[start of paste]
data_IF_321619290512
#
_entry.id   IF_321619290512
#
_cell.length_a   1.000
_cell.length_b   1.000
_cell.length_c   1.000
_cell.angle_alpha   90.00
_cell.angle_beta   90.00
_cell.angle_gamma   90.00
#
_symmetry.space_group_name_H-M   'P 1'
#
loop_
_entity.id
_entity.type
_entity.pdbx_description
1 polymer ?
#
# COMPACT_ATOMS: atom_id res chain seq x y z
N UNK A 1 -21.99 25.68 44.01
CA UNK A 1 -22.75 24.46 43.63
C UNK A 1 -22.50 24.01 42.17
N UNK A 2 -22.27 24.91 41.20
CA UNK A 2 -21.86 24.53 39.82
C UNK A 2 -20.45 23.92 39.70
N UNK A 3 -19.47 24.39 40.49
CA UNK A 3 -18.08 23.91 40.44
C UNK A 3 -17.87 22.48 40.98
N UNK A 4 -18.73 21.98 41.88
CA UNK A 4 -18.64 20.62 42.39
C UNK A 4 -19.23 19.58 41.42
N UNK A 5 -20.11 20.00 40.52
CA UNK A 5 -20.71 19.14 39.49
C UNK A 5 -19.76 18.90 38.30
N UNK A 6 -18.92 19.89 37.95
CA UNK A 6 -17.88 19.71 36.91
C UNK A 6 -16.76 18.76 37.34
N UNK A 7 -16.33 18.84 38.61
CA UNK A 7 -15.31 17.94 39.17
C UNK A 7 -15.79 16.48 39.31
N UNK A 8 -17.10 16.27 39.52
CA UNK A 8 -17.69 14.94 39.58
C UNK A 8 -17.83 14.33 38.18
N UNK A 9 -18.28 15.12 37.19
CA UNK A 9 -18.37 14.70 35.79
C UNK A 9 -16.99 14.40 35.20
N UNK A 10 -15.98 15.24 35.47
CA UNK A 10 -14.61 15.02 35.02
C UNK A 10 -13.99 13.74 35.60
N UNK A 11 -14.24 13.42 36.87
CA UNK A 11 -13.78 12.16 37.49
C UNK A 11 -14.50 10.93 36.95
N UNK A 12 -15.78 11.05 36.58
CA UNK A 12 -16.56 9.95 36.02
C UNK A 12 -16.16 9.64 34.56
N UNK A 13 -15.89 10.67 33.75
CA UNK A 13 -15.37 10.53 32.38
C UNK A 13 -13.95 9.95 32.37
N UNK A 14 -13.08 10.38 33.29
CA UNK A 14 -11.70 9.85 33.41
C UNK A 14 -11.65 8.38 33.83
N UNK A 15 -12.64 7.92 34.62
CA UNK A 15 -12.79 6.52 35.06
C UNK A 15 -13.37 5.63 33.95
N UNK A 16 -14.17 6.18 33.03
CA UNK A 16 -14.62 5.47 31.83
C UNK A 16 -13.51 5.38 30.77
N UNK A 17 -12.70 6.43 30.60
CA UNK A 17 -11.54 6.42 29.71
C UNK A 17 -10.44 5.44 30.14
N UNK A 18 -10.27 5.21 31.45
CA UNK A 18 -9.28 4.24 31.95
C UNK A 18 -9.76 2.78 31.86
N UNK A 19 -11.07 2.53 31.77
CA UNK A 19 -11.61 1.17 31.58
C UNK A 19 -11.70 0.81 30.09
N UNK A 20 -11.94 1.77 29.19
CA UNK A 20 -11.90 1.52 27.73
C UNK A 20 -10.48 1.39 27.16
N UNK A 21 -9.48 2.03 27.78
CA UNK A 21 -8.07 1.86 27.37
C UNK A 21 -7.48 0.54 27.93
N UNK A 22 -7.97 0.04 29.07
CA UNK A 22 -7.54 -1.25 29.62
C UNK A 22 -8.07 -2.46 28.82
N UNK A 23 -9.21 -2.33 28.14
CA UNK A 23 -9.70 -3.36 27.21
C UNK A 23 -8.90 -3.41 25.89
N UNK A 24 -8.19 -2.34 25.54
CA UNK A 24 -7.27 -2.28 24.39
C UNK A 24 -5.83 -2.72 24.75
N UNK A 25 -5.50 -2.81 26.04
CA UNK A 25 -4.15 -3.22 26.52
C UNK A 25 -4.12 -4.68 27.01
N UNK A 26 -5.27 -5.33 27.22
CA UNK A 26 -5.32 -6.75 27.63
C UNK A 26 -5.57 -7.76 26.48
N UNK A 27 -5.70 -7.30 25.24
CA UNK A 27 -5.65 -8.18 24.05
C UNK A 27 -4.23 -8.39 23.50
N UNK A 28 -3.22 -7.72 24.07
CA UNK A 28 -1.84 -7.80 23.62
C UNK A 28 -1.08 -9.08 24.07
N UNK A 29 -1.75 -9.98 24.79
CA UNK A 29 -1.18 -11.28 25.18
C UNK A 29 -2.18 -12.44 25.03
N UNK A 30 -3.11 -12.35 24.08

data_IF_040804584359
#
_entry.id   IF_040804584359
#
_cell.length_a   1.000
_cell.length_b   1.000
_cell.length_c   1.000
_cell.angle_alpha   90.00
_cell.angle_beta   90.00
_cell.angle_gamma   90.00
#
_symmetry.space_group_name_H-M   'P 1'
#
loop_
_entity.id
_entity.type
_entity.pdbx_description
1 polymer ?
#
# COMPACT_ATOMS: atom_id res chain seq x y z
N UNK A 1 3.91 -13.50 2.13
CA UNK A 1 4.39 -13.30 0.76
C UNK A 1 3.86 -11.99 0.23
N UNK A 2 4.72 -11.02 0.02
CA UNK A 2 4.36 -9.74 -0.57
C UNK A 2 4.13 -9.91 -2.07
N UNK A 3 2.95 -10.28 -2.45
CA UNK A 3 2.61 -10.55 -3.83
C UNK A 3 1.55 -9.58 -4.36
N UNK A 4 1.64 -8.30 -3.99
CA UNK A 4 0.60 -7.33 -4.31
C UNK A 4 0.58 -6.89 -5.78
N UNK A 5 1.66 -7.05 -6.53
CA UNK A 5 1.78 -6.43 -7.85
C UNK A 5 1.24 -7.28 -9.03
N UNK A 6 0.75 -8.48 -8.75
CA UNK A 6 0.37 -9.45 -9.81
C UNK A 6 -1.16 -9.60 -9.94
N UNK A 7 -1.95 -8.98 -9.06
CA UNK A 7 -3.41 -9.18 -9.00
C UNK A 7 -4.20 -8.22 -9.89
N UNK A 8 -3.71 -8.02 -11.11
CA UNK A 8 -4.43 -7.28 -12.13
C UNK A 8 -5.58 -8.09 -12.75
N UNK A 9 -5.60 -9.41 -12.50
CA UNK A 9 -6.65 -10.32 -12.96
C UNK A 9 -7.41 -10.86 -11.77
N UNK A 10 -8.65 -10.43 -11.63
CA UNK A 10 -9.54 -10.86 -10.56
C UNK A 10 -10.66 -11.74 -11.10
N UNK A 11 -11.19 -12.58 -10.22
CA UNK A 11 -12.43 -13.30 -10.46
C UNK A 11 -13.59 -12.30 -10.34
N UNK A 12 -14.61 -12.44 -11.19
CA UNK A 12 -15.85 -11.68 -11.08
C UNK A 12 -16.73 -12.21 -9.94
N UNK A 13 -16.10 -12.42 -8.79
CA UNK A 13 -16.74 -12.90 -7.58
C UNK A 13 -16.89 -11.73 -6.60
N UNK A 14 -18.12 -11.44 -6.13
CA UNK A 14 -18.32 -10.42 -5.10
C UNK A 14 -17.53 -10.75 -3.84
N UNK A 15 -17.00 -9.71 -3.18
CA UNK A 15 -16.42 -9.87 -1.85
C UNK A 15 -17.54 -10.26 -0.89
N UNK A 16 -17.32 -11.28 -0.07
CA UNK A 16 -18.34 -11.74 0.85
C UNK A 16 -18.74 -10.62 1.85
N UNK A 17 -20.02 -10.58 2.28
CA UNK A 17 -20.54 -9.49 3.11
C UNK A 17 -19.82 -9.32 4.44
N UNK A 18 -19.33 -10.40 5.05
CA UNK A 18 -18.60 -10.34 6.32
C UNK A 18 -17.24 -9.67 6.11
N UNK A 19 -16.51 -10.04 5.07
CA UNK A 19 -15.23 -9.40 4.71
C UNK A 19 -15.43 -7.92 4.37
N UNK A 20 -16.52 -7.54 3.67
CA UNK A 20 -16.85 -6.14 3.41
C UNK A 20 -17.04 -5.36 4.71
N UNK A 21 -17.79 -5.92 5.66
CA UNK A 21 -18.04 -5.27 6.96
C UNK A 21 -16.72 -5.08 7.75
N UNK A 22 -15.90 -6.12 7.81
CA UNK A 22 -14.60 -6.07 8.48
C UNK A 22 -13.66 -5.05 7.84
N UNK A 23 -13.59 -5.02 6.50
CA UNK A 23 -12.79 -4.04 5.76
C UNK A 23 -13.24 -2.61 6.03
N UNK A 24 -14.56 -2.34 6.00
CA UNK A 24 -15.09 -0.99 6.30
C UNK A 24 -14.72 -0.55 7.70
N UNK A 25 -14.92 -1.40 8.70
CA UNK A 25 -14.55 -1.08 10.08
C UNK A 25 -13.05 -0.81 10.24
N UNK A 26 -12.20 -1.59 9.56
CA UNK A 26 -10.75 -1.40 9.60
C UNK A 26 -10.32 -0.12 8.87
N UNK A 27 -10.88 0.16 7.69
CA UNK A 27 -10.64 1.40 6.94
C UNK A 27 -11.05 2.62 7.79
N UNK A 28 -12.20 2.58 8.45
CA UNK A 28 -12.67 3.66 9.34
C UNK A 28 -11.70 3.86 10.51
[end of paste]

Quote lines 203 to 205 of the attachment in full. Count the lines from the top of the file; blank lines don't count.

C UNK A 25 -13.05 -0.81 10.24
N UNK A 26 -12.20 -1.59 9.56
CA UNK A 26 -10.75 -1.40 9.60